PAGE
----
In a handwritten note the pontiff wrote, “I have seen the ‘miracle of the sun,’ this is the pure truth.”
On October 13, 1917, thousands of individuals witnessed a miraculous vision near Fatima, Portugal. According to a local newspaper, “Before the astonished eyes of the crowd, whose aspect was biblical as they stood bare-headed, eagerly searching the sky, the sun trembled, made sudden incredible movements outside all cosmic laws—the sun ‘danced’ according to the typical expression of the people.”This experience was confirmed by believers and non-believers alike; the event had been foretold by Our Lady of Fatima to three shepherd children. The Vatican confirmed the authenticity of the miracle and the site has become a source of numerous healings and miracles ever since.
Five months earlier, on May 13, 1917, the same day that the three shepherd children began seeing visions of Our Lady, Msgr. Eugenio Pacelli was consecrated an archbishop in the Sistine Chapel. Pacelli would later be elected to the papacy and become Pope Pius XII on March 2, 1939.
He had a deep love of the Virgin Mary and would consecrate the world to the Immaculate Heart of Mary in 1942, in honor of the 25th anniversary of the Fatima apparitions.
In 1950, Pope Pius XII was considering the proclamation of the dogma of Mary’s assumption into Heaven. While in the midst of prayer in the Vatican gardens, Pius XII saw something miraculous catch his eye.
According to Zenit, Pope Pius XII wrote a handwritten note where he says, “I have seen the ‘miracle of the sun,’ this is the pure truth.” Then he went on to further describe what he saw.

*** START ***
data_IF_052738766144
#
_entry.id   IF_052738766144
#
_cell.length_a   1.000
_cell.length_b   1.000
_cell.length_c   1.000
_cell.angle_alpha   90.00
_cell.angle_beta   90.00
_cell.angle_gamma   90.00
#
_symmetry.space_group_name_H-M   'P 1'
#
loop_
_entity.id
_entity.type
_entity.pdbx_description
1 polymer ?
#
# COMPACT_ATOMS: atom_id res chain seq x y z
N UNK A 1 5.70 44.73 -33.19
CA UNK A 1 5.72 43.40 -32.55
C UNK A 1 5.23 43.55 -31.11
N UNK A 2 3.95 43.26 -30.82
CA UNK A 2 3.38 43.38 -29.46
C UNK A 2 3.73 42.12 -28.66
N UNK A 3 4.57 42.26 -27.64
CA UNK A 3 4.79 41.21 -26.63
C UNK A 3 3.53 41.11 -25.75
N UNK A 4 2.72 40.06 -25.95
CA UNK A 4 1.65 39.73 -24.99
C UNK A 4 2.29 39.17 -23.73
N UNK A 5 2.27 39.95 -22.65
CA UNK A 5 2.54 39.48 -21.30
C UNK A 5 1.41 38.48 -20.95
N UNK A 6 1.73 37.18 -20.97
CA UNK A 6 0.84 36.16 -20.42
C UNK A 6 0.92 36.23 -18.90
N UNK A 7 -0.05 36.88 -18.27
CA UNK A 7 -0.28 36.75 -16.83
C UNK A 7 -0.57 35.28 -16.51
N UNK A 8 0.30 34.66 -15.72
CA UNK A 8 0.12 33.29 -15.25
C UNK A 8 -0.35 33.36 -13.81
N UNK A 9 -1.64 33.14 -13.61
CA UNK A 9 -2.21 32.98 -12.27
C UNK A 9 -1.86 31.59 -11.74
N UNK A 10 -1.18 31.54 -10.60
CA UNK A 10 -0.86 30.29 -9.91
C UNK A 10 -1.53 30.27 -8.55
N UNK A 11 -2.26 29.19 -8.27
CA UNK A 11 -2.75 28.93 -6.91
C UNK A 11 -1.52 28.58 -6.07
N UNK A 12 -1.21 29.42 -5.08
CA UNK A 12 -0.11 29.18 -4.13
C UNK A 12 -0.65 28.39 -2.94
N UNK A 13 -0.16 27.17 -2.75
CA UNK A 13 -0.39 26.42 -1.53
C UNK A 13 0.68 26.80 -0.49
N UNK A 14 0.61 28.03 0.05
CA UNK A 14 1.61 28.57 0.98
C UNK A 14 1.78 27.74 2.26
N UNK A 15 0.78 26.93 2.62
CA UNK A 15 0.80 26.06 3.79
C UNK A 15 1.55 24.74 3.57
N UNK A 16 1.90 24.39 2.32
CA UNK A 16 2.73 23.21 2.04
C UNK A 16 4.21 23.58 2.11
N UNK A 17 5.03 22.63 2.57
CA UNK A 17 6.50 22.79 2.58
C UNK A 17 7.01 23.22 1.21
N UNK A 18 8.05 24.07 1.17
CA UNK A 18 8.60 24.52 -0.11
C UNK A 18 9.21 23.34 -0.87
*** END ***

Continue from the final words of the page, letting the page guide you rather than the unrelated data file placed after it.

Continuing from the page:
The papal note says that at 4 p.m. on Oct. 30, 1950, during his “habitual walk in the Vatican Gardens, reading and studying,” having arrived to the statue of Our Lady of Lourdes, “toward the top of the hill […] I was awestruck by a phenomenon that before now I had never seen.”
“The sun, which was still quite high, looked like a pale, opaque sphere, entirely surrounded by a luminous circle,” he recounted. And one could look at the sun, “without the slightest bother. There was a very light little cloud in front of it.”
The Holy Father’s note goes on to describe “the opaque sphere” that “moved outward slightly, either spinning, or moving from left to right and vice versa. But within the sphere, you could see marked movements with total clarity and without interruption.”
He saw this phenomenon on four separate occasions and was convinced that it was a favorable sign from God that he should declare the dogma of the Assumption of Mary.
Pius XII knew the events of Fatima well and conversed with one of the visionaries, Sister Lucia, who confided to him the “third secret.”
Pius XII died on October 9, 1958, and was buried a few days later — on October 13, 1958, the anniversary of the “miracle of the sun” at Fatima.
Both Pius XII’s visions and those seen at Fatima served their purpose of strengthening the faith of individuals and bringing them a ray of hope in a world shrouded in darkness.